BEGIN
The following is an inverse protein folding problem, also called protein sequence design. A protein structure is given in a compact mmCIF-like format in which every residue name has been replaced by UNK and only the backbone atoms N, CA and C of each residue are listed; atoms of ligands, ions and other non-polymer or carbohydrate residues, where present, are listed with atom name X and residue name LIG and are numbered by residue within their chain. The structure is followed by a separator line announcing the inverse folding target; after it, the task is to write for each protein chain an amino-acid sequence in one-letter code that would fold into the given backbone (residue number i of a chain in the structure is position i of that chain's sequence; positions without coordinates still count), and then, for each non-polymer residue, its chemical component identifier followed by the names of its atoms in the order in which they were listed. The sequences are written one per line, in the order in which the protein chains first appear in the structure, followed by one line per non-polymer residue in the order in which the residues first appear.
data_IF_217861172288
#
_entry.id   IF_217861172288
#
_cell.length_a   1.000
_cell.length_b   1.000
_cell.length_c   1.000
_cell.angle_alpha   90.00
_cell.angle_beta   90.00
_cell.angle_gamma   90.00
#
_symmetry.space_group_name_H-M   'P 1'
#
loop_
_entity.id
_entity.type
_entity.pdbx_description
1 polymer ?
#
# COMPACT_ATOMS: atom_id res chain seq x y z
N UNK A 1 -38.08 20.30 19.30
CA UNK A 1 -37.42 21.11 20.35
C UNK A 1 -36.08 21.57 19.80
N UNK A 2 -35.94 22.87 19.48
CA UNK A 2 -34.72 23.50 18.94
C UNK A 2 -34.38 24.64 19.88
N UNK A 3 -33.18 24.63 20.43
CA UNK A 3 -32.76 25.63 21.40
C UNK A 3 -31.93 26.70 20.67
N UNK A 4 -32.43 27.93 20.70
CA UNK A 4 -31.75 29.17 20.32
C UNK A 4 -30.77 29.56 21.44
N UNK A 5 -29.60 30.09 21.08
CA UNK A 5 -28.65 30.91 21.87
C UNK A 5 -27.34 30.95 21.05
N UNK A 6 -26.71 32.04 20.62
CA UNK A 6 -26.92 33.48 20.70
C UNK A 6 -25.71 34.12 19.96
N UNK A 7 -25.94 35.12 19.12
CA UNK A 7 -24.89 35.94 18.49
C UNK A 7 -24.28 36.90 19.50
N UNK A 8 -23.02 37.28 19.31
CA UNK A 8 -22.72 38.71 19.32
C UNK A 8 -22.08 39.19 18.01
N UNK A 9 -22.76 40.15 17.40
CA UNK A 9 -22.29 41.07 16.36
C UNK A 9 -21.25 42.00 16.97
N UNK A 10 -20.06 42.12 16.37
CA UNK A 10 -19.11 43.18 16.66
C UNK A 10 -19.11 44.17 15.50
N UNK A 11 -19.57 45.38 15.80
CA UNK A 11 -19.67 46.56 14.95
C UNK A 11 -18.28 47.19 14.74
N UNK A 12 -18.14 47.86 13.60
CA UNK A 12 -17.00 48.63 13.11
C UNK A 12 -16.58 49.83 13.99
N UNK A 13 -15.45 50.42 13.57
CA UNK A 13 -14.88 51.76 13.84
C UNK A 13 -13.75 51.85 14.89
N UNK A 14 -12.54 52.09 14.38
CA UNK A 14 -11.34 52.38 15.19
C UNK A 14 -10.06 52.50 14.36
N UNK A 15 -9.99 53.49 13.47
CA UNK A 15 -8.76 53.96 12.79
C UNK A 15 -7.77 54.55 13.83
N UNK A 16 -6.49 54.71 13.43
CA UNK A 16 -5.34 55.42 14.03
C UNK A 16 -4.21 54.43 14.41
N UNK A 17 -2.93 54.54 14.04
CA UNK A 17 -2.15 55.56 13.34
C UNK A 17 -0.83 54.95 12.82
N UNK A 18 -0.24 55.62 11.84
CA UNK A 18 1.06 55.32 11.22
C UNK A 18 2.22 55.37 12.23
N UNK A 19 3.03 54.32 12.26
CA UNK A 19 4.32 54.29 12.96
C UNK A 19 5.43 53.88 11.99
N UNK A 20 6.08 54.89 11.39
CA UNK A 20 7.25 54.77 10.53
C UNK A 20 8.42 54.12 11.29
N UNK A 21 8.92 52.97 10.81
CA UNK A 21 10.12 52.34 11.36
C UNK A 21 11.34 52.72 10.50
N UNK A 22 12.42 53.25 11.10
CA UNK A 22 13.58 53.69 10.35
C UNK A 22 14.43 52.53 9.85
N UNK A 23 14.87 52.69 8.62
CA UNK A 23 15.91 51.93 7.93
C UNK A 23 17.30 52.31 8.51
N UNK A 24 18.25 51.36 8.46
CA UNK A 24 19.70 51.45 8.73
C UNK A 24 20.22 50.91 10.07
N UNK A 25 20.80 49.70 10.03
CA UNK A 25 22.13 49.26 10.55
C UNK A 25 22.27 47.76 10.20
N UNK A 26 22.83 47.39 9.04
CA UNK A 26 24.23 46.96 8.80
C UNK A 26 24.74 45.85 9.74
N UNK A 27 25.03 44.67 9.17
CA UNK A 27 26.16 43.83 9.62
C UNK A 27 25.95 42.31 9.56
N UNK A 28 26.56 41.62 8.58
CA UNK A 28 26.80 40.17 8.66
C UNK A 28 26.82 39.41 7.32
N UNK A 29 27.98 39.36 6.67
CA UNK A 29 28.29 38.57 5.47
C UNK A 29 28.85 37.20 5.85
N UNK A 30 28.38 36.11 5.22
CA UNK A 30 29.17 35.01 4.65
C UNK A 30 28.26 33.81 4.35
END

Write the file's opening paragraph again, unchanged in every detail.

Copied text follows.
The following is an inverse protein folding problem, also called protein sequence design. A protein structure is given in a compact mmCIF-like format in which every residue name has been replaced by UNK and only the backbone atoms N, CA and C of each residue are listed; atoms of ligands, ions and other non-polymer or carbohydrate residues, where present, are listed with atom name X and residue name LIG and are numbered by residue within their chain. The structure is followed by a separator line announcing the inverse folding target; after it, the task is to write for each protein chain an amino-acid sequence in one-letter code that would fold into the given backbone (residue number i of a chain in the structure is position i of that chain's sequence; positions without coordinates still count), and then, for each non-polymer residue, its chemical component identifier followed by the names of its atoms in the order in which they were listed. The sequences are written one per line, in the order in which the protein chains first appear in the structure, followed by one line per non-polymer residue in the order in which the residues first appear.